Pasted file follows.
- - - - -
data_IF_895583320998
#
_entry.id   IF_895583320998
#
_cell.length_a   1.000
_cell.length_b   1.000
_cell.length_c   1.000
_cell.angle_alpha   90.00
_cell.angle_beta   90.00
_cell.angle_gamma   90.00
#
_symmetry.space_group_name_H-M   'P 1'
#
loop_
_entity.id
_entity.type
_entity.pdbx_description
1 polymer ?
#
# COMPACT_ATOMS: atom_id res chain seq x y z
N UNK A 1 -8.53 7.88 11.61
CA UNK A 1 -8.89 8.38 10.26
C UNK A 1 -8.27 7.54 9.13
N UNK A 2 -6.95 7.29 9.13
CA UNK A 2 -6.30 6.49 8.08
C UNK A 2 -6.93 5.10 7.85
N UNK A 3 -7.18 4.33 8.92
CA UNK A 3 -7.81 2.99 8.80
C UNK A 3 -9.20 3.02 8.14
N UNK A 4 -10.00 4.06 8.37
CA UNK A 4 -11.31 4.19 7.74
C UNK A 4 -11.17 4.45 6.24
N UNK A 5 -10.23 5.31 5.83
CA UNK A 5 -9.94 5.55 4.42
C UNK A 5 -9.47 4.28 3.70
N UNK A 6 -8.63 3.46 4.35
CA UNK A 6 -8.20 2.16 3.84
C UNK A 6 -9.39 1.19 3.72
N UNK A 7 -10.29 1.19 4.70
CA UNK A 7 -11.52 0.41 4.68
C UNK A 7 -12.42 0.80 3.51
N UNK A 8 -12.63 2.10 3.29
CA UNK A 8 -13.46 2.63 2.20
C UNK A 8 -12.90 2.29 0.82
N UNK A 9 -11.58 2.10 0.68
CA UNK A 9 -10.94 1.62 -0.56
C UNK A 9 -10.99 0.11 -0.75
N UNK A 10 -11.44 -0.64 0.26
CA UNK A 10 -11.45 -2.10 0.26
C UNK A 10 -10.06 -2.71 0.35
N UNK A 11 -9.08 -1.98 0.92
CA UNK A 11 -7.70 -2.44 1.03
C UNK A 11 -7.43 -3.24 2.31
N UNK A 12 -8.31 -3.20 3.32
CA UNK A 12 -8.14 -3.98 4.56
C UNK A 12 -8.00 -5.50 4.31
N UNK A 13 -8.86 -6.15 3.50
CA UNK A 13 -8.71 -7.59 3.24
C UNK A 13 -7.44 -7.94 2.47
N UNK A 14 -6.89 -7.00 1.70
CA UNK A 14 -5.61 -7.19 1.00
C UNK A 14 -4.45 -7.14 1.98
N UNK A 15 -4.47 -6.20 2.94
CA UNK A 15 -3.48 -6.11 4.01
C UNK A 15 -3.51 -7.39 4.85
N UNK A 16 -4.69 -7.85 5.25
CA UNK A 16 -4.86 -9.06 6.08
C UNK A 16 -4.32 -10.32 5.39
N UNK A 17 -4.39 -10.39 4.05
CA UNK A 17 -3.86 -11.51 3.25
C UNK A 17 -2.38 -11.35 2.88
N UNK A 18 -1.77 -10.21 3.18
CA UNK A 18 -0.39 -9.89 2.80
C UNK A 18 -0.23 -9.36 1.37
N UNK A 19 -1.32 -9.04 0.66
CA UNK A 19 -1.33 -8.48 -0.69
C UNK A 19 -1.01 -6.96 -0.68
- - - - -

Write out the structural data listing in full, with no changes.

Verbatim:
data_IF_895583320998
#
_entry.id   IF_895583320998
#
_cell.length_a   1.000
_cell.length_b   1.000
_cell.length_c   1.000
_cell.angle_alpha   90.00
_cell.angle_beta   90.00
_cell.angle_gamma   90.00
#
_symmetry.space_group_name_H-M   'P 1'
#
loop_
_entity.id
_entity.type
_entity.pdbx_description
1 polymer ?
#
# COMPACT_ATOMS: atom_id res chain seq x y z
N UNK A 1 -8.53 7.88 11.61
CA UNK A 1 -8.89 8.38 10.26
C UNK A 1 -8.27 7.54 9.13
N UNK A 2 -6.95 7.29 9.13
CA UNK A 2 -6.30 6.49 8.08
C UNK A 2 -6.93 5.10 7.85
N UNK A 3 -7.18 4.33 8.92
CA UNK A 3 -7.81 2.99 8.80
C UNK A 3 -9.20 3.02 8.14
N UNK A 4 -10.00 4.06 8.37
CA UNK A 4 -11.31 4.19 7.74
C UNK A 4 -11.17 4.45 6.24
N UNK A 5 -10.23 5.31 5.83
CA UNK A 5 -9.94 5.55 4.42
C UNK A 5 -9.47 4.28 3.70
N UNK A 6 -8.63 3.46 4.35
CA UNK A 6 -8.20 2.16 3.84
C UNK A 6 -9.39 1.19 3.72
N UNK A 7 -10.29 1.19 4.70
CA UNK A 7 -11.52 0.41 4.68
C UNK A 7 -12.42 0.80 3.51
N UNK A 8 -12.63 2.10 3.29
CA UNK A 8 -13.46 2.63 2.20
C UNK A 8 -12.90 2.29 0.82
N UNK A 9 -11.58 2.10 0.68
CA UNK A 9 -10.94 1.62 -0.56
C UNK A 9 -10.99 0.11 -0.75
N UNK A 10 -11.44 -0.64 0.26
CA UNK A 10 -11.45 -2.10 0.26
C UNK A 10 -10.06 -2.71 0.35
N UNK A 11 -9.08 -1.98 0.92
CA UNK A 11 -7.70 -2.44 1.03
C UNK A 11 -7.43 -3.24 2.31
N UNK A 12 -8.31 -3.20 3.32
CA UNK A 12 -8.14 -3.98 4.56
C UNK A 12 -8.00 -5.50 4.31
N UNK A 13 -8.86 -6.15 3.50
CA UNK A 13 -8.71 -7.59 3.24
C UNK A 13 -7.44 -7.94 2.47
N UNK A 14 -6.89 -7.00 1.70
CA UNK A 14 -5.61 -7.19 1.00
C UNK A 14 -4.45 -7.14 1.98
N UNK A 15 -4.47 -6.20 2.94
CA UNK A 15 -3.48 -6.11 4.01
C UNK A 15 -3.51 -7.39 4.85
N UNK A 16 -4.69 -7.85 5.25
CA UNK A 16 -4.86 -9.06 6.08
C UNK A 16 -4.32 -10.32 5.39
N UNK A 17 -4.39 -10.39 4.05
CA UNK A 17 -3.86 -11.51 3.25
C UNK A 17 -2.38 -11.35 2.88
N UNK A 18 -1.77 -10.21 3.18
CA UNK A 18 -0.39 -9.89 2.80
C UNK A 18 -0.23 -9.36 1.37
N UNK A 19 -1.32 -9.04 0.66
CA UNK A 19 -1.33 -8.48 -0.69
C UNK A 19 -1.01 -6.96 -0.68